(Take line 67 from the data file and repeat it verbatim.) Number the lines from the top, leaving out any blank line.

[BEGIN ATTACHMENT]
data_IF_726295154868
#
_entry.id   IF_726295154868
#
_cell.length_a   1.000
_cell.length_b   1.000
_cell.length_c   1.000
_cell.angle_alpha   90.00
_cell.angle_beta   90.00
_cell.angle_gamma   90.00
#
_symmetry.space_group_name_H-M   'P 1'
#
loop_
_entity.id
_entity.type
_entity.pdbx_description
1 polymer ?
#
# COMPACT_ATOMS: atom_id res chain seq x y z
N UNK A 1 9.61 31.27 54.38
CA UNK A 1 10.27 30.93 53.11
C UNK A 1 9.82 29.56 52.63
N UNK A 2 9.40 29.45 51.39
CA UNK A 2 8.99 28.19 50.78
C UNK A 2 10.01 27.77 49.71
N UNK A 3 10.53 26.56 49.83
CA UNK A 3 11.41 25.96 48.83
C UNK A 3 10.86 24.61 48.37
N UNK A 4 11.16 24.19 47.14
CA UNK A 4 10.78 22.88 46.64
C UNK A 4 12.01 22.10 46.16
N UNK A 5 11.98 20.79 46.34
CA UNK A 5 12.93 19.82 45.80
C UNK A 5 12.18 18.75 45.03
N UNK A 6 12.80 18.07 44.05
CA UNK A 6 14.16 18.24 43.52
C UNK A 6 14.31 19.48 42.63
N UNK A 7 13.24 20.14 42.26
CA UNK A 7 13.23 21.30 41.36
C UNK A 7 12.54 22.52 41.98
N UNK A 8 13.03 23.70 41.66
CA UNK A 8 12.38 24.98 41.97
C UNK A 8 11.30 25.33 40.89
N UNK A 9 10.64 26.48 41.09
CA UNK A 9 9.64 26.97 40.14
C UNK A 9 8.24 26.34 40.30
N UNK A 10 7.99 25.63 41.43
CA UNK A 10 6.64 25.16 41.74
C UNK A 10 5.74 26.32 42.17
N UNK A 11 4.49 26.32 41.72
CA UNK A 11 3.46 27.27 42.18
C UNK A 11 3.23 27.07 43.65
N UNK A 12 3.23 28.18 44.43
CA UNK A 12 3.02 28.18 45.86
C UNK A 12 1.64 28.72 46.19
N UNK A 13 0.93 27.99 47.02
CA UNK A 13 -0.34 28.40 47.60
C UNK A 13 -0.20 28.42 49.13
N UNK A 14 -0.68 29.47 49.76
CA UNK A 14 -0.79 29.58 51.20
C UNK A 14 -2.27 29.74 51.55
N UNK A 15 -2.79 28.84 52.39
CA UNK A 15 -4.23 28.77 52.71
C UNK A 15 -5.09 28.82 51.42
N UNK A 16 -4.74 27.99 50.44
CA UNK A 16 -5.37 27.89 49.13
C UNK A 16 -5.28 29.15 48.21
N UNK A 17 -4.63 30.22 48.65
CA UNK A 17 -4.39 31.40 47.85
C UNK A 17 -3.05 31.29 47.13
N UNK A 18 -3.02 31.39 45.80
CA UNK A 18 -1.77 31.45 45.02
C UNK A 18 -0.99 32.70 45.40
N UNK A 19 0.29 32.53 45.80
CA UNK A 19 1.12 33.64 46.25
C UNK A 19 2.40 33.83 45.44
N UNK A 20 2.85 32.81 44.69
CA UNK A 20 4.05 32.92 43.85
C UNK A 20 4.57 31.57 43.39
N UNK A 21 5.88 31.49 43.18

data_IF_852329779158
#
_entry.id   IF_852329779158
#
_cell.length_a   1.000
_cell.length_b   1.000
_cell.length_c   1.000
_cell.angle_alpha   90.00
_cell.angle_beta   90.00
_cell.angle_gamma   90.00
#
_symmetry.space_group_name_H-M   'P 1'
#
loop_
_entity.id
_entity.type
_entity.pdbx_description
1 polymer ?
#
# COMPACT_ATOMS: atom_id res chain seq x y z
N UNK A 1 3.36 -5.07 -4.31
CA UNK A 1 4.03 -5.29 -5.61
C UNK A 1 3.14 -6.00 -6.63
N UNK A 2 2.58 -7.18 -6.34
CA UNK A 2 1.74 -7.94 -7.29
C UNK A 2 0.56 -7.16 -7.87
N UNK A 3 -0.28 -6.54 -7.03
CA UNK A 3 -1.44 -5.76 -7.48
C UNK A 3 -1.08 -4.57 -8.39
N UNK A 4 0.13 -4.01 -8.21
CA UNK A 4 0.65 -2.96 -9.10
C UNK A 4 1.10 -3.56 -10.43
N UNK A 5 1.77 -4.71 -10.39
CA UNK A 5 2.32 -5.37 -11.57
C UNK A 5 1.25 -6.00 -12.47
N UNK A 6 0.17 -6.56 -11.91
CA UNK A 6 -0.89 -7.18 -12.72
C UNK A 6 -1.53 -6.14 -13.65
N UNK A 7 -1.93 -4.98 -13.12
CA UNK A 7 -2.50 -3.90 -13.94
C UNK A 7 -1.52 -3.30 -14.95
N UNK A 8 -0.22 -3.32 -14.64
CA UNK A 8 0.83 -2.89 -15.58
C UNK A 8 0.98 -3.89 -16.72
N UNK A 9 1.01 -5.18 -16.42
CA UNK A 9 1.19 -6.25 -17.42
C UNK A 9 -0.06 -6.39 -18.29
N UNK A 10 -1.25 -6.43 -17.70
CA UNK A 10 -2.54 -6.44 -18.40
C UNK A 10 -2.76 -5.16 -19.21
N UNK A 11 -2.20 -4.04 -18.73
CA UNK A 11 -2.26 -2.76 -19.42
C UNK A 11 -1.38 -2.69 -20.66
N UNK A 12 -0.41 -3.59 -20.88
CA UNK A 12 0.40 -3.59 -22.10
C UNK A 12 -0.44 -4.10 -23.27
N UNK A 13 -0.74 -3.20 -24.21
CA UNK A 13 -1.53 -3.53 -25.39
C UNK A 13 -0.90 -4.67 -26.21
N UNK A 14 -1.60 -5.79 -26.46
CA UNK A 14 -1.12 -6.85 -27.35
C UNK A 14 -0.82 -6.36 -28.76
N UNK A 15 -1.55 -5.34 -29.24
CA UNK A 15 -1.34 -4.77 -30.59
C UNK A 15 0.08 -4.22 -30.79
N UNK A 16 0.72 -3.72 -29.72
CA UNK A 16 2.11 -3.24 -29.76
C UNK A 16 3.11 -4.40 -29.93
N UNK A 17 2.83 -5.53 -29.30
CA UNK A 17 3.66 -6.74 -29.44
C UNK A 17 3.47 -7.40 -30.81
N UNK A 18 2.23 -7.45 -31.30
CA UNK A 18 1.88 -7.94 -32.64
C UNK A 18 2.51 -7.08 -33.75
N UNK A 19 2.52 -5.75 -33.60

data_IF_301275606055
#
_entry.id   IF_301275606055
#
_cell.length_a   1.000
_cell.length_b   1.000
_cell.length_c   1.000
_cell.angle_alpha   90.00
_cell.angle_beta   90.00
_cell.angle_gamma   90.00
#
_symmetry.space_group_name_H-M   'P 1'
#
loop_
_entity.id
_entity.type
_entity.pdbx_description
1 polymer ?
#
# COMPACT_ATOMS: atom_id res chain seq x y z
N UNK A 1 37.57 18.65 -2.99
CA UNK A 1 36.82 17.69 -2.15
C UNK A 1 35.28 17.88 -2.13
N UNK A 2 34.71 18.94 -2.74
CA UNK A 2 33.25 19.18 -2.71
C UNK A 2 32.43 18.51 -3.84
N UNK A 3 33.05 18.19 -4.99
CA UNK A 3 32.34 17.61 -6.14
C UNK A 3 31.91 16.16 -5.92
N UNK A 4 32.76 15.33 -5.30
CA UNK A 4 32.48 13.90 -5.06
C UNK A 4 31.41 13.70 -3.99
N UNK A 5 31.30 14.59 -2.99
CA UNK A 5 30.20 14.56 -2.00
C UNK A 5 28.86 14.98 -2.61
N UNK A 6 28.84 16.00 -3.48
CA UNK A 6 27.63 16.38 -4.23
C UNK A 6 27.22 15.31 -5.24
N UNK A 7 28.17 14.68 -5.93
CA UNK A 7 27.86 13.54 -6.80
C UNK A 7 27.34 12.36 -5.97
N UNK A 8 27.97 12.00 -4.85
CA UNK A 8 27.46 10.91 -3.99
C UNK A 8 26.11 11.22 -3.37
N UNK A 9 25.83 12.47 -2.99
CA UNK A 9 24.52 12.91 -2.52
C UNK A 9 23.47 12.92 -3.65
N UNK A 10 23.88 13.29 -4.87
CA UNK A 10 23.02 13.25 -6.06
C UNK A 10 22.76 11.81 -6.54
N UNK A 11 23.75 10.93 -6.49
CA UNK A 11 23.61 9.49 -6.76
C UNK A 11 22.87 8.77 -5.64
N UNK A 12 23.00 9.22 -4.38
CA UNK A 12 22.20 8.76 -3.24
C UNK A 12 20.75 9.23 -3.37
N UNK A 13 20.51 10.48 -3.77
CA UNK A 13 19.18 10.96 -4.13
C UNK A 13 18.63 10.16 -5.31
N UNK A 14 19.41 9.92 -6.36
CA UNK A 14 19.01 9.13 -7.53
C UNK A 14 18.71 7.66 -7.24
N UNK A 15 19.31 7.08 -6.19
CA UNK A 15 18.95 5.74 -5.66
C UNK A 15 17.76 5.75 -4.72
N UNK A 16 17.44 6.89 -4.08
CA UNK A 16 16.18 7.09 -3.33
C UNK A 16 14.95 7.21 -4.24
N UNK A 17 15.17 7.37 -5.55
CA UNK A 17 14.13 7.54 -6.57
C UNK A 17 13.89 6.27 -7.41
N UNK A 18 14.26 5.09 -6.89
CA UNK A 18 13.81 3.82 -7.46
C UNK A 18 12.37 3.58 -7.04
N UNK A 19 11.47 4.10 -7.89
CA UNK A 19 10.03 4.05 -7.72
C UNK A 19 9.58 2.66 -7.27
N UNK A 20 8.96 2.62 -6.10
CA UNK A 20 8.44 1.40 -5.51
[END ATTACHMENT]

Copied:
CA UNK A 16 -5.37 27.89 49.13